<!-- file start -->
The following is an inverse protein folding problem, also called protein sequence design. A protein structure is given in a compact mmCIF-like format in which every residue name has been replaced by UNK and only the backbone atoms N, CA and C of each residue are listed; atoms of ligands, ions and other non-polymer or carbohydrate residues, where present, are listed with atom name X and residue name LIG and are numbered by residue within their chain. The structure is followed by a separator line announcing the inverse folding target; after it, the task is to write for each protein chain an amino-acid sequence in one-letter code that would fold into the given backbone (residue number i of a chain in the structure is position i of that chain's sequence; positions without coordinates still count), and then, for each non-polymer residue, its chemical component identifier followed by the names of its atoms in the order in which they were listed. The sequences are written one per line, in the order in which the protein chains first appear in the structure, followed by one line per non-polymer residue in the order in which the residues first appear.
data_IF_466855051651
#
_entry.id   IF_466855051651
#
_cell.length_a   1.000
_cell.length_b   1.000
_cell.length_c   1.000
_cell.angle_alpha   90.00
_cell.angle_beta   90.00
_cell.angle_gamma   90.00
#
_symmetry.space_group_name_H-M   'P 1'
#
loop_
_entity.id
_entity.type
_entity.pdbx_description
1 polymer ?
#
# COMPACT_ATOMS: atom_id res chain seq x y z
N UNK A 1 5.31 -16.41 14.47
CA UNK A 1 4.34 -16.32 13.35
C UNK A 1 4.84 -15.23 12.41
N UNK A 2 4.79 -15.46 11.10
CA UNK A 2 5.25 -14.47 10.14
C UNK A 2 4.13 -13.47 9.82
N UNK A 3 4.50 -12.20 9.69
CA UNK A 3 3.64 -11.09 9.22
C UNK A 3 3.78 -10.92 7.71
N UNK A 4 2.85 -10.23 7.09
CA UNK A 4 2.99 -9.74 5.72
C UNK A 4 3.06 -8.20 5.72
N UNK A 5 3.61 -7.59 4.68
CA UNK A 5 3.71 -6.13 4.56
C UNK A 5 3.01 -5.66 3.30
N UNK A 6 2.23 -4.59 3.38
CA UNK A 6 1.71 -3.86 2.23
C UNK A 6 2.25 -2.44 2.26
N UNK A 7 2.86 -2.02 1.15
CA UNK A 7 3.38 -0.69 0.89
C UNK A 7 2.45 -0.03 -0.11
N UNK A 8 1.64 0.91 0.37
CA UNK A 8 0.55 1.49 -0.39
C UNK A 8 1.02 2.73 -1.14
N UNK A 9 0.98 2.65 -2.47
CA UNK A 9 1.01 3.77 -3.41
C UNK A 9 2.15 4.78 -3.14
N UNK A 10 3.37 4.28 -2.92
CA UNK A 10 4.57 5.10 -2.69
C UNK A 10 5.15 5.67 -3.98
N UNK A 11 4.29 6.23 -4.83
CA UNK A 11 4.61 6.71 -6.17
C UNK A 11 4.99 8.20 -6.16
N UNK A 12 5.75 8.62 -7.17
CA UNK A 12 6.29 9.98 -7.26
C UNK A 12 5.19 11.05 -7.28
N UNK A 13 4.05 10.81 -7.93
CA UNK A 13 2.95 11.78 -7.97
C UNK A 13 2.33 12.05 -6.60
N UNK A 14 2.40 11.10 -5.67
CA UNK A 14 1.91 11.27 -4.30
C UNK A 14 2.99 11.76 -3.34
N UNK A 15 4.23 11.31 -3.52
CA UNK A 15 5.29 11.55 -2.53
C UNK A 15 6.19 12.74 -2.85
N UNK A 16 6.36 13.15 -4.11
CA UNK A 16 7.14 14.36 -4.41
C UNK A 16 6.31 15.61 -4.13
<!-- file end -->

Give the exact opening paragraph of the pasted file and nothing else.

The following is an inverse protein folding problem, also called protein sequence design. A protein structure is given in a compact mmCIF-like format in which every residue name has been replaced by UNK and only the backbone atoms N, CA and C of each residue are listed; atoms of ligands, ions and other non-polymer or carbohydrate residues, where present, are listed with atom name X and residue name LIG and are numbered by residue within their chain. The structure is followed by a separator line announcing the inverse folding target; after it, the task is to write for each protein chain an amino-acid sequence in one-letter code that would fold into the given backbone (residue number i of a chain in the structure is position i of that chain's sequence; positions without coordinates still count), and then, for each non-polymer residue, its chemical component identifier followed by the names of its atoms in the order in which they were listed. The sequences are written one per line, in the order in which the protein chains first appear in the structure, followed by one line per non-polymer residue in the order in which the residues first appear.